Domain Sales Archive
Tops Past Week's Sales at Afternic.com
by Ron Jackson Archived 10-21-03
THINK we know what makes a domain name valuable, but the final
determination on what a domain is really worth ALWAYS rests
with the buyer. Someone has to be willing to put their cash on
the table for a sale to take place. We think a lot can be learned by
looking at current domain name sales, so we are kicking off this new
weekly column to do just that.
Keep in mind that this report is meant
as an educational tool. No one will ever be able to publish a list
documenting ALL high value domain sales because many are kept
private at the insistence of buyers, sellers or both. This column
will feature the highest reported sales with data coming from
many of the key players in the domain aftermarket. Thanks to their
co-operation and willingness to help other domainers succeed, we
hope to be able to provide you with valuable insight into what is
happening in the domain market each week.
Before we get started, we also want to emphasize that these are
the highest value sales that have been reported in the past
week. These are not average selling prices. One of the
biggest impediments to making sales is pricing domains at
unrealistic levels. For most of us, pricing domains at these levels
will leave us waiting a very long time to make a sale!
Our initial report below starts with the top
sales (and other notable transactions) at Afternic.com
last week. We are also including recent sales at Sedo (they do
not currently list the sales dates on their site but have agreed to
start furnishing us with weekly data beginning with our next
report). We will add data from all other sources that make their
top sales information available to us so that we can compile one master
is the latest to come on board and their data will be included next
week as well.
We will welcome all verifiable sales reports from companies,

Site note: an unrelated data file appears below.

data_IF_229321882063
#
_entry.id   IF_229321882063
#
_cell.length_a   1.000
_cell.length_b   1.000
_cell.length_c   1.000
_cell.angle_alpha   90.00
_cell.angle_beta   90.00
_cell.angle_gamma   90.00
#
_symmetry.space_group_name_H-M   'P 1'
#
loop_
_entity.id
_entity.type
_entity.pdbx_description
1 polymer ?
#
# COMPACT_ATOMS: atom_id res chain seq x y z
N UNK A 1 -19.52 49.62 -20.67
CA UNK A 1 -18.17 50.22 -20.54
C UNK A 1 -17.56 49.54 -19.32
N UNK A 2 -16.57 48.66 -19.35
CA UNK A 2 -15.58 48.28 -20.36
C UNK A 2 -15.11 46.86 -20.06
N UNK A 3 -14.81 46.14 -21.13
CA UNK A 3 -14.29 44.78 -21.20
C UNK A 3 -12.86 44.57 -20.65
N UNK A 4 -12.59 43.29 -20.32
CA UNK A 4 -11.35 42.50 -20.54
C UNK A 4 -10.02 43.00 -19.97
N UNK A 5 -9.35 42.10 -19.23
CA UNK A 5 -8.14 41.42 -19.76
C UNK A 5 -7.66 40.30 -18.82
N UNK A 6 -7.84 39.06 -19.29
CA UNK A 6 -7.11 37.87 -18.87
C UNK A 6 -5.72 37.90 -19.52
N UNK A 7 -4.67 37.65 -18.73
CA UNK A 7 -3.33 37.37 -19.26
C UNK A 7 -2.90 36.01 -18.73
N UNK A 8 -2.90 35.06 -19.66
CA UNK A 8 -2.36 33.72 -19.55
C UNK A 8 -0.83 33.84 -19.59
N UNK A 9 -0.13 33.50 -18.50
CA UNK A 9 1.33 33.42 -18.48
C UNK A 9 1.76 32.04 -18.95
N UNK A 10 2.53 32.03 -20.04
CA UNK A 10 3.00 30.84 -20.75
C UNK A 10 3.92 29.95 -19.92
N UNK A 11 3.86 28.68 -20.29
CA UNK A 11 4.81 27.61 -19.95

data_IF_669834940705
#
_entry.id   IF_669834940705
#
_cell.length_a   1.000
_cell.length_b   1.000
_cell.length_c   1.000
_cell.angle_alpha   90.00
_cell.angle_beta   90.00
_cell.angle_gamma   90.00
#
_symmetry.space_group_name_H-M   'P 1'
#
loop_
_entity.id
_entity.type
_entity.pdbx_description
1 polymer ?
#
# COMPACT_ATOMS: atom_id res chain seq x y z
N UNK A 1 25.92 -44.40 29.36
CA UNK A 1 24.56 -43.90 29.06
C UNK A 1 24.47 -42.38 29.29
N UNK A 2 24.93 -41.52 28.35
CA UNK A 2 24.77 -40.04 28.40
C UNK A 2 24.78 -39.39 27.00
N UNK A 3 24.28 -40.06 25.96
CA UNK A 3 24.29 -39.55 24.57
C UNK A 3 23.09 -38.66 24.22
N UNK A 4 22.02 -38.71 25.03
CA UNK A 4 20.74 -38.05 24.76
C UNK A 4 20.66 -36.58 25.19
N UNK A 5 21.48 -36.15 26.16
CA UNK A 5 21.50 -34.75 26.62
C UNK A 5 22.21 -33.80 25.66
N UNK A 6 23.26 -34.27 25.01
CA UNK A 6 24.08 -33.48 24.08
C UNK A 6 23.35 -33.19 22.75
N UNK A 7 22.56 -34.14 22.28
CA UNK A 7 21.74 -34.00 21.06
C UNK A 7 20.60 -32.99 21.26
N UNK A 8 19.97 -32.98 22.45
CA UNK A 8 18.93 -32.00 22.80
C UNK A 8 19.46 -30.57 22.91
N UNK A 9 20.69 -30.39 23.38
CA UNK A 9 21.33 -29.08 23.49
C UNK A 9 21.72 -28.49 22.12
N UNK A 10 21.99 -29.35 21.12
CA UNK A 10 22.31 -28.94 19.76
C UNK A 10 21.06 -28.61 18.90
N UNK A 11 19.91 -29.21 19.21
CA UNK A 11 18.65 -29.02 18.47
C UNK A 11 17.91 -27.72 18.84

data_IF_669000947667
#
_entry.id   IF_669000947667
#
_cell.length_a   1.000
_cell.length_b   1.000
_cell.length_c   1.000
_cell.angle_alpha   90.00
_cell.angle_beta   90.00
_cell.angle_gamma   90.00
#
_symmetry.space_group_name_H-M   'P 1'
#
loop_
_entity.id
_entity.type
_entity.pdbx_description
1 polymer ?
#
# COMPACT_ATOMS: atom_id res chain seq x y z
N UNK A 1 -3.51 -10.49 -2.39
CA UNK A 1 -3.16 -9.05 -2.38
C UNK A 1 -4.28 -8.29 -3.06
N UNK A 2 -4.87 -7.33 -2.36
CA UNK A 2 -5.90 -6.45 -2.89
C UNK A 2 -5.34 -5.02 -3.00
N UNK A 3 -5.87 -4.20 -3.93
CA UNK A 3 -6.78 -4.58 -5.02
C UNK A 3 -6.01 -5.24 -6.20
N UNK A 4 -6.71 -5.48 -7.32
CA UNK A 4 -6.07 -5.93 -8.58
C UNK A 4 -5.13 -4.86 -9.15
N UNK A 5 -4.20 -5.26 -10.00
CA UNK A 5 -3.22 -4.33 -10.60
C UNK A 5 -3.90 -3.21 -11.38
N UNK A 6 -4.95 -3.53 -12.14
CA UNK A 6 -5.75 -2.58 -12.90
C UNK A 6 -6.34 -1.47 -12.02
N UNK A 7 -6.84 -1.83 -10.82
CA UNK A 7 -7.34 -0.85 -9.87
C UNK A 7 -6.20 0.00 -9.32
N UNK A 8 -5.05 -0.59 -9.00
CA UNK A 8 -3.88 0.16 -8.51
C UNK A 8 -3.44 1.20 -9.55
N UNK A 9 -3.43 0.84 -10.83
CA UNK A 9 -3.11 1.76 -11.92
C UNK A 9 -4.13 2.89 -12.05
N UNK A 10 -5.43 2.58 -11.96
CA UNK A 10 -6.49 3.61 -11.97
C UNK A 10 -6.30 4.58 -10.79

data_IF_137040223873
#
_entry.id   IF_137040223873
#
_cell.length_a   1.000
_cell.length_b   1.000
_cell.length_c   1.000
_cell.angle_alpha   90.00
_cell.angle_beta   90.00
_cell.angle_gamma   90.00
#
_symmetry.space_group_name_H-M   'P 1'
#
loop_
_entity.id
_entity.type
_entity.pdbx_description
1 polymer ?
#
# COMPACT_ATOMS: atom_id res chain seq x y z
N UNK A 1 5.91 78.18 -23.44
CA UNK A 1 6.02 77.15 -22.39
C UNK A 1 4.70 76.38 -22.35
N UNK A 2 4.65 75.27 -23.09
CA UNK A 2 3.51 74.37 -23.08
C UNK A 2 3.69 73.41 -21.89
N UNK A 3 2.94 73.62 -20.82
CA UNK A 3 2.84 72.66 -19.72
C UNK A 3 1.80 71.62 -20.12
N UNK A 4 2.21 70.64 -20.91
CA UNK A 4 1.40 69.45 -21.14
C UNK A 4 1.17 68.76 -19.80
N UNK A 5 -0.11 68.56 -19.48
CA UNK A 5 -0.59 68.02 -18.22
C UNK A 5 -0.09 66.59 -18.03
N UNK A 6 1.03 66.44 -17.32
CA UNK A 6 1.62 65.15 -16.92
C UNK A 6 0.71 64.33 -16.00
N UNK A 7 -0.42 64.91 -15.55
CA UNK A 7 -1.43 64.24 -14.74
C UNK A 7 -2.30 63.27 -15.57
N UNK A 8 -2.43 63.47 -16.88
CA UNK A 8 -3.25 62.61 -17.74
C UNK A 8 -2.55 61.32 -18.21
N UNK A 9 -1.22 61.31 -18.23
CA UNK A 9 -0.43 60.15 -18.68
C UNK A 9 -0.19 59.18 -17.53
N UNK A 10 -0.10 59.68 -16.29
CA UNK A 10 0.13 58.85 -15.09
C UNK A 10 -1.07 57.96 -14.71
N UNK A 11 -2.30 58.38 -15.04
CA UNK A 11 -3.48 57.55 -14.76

private sellers and individuals with knowledge of an important sale
made through any channel. To contribute information for this column,
just drop a note to email@example.com.
(For our next update we will need information on completed sales
(payment received and domains transferred) that occurred from Mon.
Oct. 13 through Sunday, Oct. 19).
Now, without further adieu, the envelope please:
Top Sales Contracts at Afternic.com for the week
ending Sunday, Oct. 12
(For this initial column Afternic data is for sales
agreements. Starting with the next report, data from all sources
will be for sales that have completed the escrow process.)
Another notable sale at Afternic was IAC.US for $500.
3-letter domains have always been highly-prized in the .com
namespace. Speculators in new extensions are keeping a close eye on
sales trends in .us, .info and .biz to see if the popularity of
these short acronyms carries over to those TLD's.
In looking at the Top 5, I don't think many would be surprised
by a good dictionary .com noun like evangelist.com going for
what it did. The same is true for citrines.com. FastStart.co.uk may raise a few eyebrows though.
A two-word domain in a country code domain like that would usually
receive low appraisals from armchair quarterbacks. The same is true
for AmericanSuperstar.com, a domain that is a bit long and is
available in every other major extension except the .com. The
fact that someone would pay $3,000 for it rather than take the .net
for a registration fee underlines the continuing importance placed
on .com by end users. SecureCash.com is a good example
of a solid two-word term (one that is taken in all major extensions)
that we think sold at a very reasonable price.
At Sedo, their current list of recent sales also
shows some interesting purchases:
(these domains are completed sales but not necessarily from
the last 7 days. Starting with the next report, all Sedo data will
be from the previous 7-day period).
||35,000 Euros ($40,600)
||3,500 Euros ($4,060)
||2,000 Euros ($2,320)
Musicals.com certainly fetched a nice price but a name
like that should. If Tim Schumacher and Matthew Bentley's
article about .DE in Domain
Name Journal has not already opened your eyes to .de (the German
country code), this sale of First.de for over $40,000 should!
Strong country code domains can mean big business. If you need
furthur proof, how about WellnessHotels.at (.AT is Austria's
country code)? Excellent term but many domainers in English speaking
countries probably would not have guessed it would go for four
figures in .at.
ConsolidateYourDebt.com shows that domains don't have to
be short to attract a buyer, though I believe long terms still need
to be very focused, as this one is, to have a good chance to sell
for significant money. New extension fans will have to be heartened
by the $1,700 sale of Alfatec.biz. The question is, are there
a lot more sales where than one came from for holders of .biz, .info
Another interesting sale on the Sedo list is nm3.com. It
only went for $300, but the general consensus is that 3-character .coms
(those mixing letters and numbers) have next to no value as they are
readily available in thousands of combinations. It is all part
of what makes this such a fascinating business. Your sales prospects
might not look good, but you're not out of the game until your
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